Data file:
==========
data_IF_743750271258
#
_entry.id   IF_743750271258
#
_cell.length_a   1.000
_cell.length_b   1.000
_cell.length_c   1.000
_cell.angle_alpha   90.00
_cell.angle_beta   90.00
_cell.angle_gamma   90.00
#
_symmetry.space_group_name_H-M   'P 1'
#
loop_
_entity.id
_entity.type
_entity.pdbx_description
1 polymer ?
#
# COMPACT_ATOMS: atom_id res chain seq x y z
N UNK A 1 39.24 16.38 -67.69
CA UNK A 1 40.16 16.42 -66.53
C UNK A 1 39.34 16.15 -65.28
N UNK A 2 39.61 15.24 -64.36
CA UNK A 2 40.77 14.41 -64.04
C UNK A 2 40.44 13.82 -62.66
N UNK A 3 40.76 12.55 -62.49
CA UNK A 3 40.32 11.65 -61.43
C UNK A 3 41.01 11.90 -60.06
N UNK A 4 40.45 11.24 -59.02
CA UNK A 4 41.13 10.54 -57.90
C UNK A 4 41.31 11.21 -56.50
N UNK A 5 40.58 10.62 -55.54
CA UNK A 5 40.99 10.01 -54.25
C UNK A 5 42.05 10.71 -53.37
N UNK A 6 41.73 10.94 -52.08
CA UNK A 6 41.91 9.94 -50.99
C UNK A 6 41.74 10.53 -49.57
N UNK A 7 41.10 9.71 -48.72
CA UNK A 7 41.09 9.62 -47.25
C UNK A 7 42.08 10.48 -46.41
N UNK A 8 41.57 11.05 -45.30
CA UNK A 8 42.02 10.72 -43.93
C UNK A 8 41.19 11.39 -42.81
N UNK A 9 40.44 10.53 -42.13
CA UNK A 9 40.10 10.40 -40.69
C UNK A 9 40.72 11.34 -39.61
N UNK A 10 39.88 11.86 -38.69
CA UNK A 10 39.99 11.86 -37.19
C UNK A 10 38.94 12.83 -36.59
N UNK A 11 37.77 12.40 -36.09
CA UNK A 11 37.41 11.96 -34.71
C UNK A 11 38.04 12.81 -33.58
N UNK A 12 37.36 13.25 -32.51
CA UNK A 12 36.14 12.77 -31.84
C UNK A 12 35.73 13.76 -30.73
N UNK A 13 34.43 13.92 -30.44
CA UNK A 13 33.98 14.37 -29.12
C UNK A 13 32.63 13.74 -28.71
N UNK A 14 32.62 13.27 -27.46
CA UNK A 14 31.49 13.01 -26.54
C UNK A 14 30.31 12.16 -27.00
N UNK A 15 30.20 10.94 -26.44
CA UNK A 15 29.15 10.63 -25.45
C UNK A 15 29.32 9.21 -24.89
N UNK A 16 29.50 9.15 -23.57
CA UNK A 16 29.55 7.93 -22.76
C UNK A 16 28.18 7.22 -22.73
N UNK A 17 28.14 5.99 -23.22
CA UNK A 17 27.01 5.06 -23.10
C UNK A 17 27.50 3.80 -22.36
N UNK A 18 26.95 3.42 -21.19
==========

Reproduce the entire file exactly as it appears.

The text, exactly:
data_IF_743750271258
#
_entry.id   IF_743750271258
#
_cell.length_a   1.000
_cell.length_b   1.000
_cell.length_c   1.000
_cell.angle_alpha   90.00
_cell.angle_beta   90.00
_cell.angle_gamma   90.00
#
_symmetry.space_group_name_H-M   'P 1'
#
loop_
_entity.id
_entity.type
_entity.pdbx_description
1 polymer ?
#
# COMPACT_ATOMS: atom_id res chain seq x y z
N UNK A 1 39.24 16.38 -67.69
CA UNK A 1 40.16 16.42 -66.53
C UNK A 1 39.34 16.15 -65.28
N UNK A 2 39.61 15.24 -64.36
CA UNK A 2 40.77 14.41 -64.04
C UNK A 2 40.44 13.82 -62.66
N UNK A 3 40.76 12.55 -62.49
CA UNK A 3 40.32 11.65 -61.43
C UNK A 3 41.01 11.90 -60.06
N UNK A 4 40.45 11.24 -59.02
CA UNK A 4 41.13 10.54 -57.90
C UNK A 4 41.31 11.21 -56.50
N UNK A 5 40.58 10.62 -55.54
CA UNK A 5 40.99 10.01 -54.25
C UNK A 5 42.05 10.71 -53.37
N UNK A 6 41.73 10.94 -52.08
CA UNK A 6 41.91 9.94 -50.99
C UNK A 6 41.74 10.53 -49.57
N UNK A 7 41.10 9.71 -48.72
CA UNK A 7 41.09 9.62 -47.25
C UNK A 7 42.08 10.48 -46.41
N UNK A 8 41.57 11.05 -45.30
CA UNK A 8 42.02 10.72 -43.93
C UNK A 8 41.19 11.39 -42.81
N UNK A 9 40.44 10.53 -42.13
CA UNK A 9 40.10 10.40 -40.69
C UNK A 9 40.72 11.34 -39.61
N UNK A 10 39.88 11.86 -38.69
CA UNK A 10 39.99 11.86 -37.19
C UNK A 10 38.94 12.83 -36.59
N UNK A 11 37.77 12.40 -36.09
CA UNK A 11 37.41 11.96 -34.71
C UNK A 11 38.04 12.81 -33.58
N UNK A 12 37.36 13.25 -32.51
CA UNK A 12 36.14 12.77 -31.84
C UNK A 12 35.73 13.76 -30.73
N UNK A 13 34.43 13.92 -30.44
CA UNK A 13 33.98 14.37 -29.12
C UNK A 13 32.63 13.74 -28.71
N UNK A 14 32.62 13.27 -27.46
CA UNK A 14 31.49 13.01 -26.54
C UNK A 14 30.31 12.16 -27.00
N UNK A 15 30.20 10.94 -26.44
CA UNK A 15 29.15 10.63 -25.45
C UNK A 15 29.32 9.21 -24.89
N UNK A 16 29.50 9.15 -23.57
CA UNK A 16 29.55 7.93 -22.76
C UNK A 16 28.18 7.22 -22.73
N UNK A 17 28.14 5.99 -23.22
CA UNK A 17 27.01 5.06 -23.10
C UNK A 17 27.50 3.80 -22.36
N UNK A 18 26.95 3.42 -21.19